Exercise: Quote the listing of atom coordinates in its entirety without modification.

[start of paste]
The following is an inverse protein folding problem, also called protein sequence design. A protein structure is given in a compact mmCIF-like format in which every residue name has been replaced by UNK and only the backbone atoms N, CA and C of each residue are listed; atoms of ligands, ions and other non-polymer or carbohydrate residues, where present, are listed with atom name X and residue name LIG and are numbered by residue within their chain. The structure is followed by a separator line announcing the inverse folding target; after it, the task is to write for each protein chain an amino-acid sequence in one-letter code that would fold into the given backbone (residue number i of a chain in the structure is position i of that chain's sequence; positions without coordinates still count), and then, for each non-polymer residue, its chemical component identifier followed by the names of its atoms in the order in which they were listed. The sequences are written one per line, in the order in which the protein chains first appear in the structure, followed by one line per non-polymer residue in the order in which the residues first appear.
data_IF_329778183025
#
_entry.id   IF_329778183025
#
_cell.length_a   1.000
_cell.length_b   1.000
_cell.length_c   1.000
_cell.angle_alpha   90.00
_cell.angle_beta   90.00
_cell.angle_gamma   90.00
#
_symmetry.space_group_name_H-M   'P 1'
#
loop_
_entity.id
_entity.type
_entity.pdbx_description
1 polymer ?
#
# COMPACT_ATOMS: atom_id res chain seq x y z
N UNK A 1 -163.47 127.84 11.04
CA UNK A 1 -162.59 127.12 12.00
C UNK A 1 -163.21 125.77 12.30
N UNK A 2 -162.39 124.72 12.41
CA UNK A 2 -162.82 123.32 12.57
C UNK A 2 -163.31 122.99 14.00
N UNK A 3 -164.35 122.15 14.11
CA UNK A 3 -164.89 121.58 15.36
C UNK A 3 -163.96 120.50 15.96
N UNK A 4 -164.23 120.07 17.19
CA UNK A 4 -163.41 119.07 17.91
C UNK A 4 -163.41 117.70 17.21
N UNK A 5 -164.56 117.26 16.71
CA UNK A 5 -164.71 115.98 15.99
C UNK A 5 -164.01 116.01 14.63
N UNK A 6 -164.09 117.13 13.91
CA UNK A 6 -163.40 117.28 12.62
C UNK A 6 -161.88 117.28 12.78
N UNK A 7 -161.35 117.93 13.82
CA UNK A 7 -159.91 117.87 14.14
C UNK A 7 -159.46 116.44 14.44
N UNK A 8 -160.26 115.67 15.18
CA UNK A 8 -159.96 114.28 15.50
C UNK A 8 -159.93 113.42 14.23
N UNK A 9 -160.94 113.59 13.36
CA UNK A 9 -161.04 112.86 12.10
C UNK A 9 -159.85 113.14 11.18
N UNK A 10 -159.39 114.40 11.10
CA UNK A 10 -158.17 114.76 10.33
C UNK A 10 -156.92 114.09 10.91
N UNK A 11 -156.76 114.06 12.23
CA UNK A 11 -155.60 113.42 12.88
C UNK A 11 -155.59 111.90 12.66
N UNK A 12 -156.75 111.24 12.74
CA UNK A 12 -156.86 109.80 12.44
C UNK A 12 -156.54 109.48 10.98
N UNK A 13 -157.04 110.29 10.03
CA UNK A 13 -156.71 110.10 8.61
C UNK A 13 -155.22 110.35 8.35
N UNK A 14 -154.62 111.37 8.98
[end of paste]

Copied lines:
The following is an inverse protein folding problem, also called protein sequence design. A protein structure is given in a compact mmCIF-like format in which every residue name has been replaced by UNK and only the backbone atoms N, CA and C of each residue are listed; atoms of ligands, ions and other non-polymer or carbohydrate residues, where present, are listed with atom name X and residue name LIG and are numbered by residue within their chain. The structure is followed by a separator line announcing the inverse folding target; after it, the task is to write for each protein chain an amino-acid sequence in one-letter code that would fold into the given backbone (residue number i of a chain in the structure is position i of that chain's sequence; positions without coordinates still count), and then, for each non-polymer residue, its chemical component identifier followed by the names of its atoms in the order in which they were listed. The sequences are written one per line, in the order in which the protein chains first appear in the structure, followed by one line per non-polymer residue in the order in which the residues first appear.
data_IF_329778183025
#
_entry.id   IF_329778183025
#
_cell.length_a   1.000
_cell.length_b   1.000
_cell.length_c   1.000
_cell.angle_alpha   90.00
_cell.angle_beta   90.00
_cell.angle_gamma   90.00
#
_symmetry.space_group_name_H-M   'P 1'
#
loop_
_entity.id
_entity.type
_entity.pdbx_description
1 polymer ?
#
# COMPACT_ATOMS: atom_id res chain seq x y z
N UNK A 1 -163.47 127.84 11.04
CA UNK A 1 -162.59 127.12 12.00
C UNK A 1 -163.21 125.77 12.30
N UNK A 2 -162.39 124.72 12.41
CA UNK A 2 -162.82 123.32 12.57
C UNK A 2 -163.31 122.99 14.00
N UNK A 3 -164.35 122.15 14.11
CA UNK A 3 -164.89 121.58 15.36
C UNK A 3 -163.96 120.50 15.96
N UNK A 4 -164.23 120.07 17.19
CA UNK A 4 -163.41 119.07 17.91
C UNK A 4 -163.41 117.70 17.21
N UNK A 5 -164.56 117.26 16.71
CA UNK A 5 -164.71 115.98 15.99
C UNK A 5 -164.01 116.01 14.63
N UNK A 6 -164.09 117.13 13.91
CA UNK A 6 -163.40 117.28 12.62
C UNK A 6 -161.88 117.28 12.78
N UNK A 7 -161.35 117.93 13.82
CA UNK A 7 -159.91 117.87 14.14
C UNK A 7 -159.46 116.44 14.44
N UNK A 8 -160.26 115.67 15.18
CA UNK A 8 -159.96 114.28 15.50
C UNK A 8 -159.93 113.42 14.23
N UNK A 9 -160.94 113.59 13.36
CA UNK A 9 -161.04 112.86 12.10
C UNK A 9 -159.85 113.14 11.18
N UNK A 10 -159.39 114.40 11.10
CA UNK A 10 -158.17 114.76 10.33
C UNK A 10 -156.92 114.09 10.91
N UNK A 11 -156.76 114.06 12.23
CA UNK A 11 -155.60 113.42 12.88
C UNK A 11 -155.59 111.90 12.66
N UNK A 12 -156.75 111.24 12.74
CA UNK A 12 -156.86 109.80 12.44
C UNK A 12 -156.54 109.48 10.98
N UNK A 13 -157.04 110.29 10.03
CA UNK A 13 -156.71 110.10 8.61
C UNK A 13 -155.22 110.35 8.35
N UNK A 14 -154.62 111.37 8.98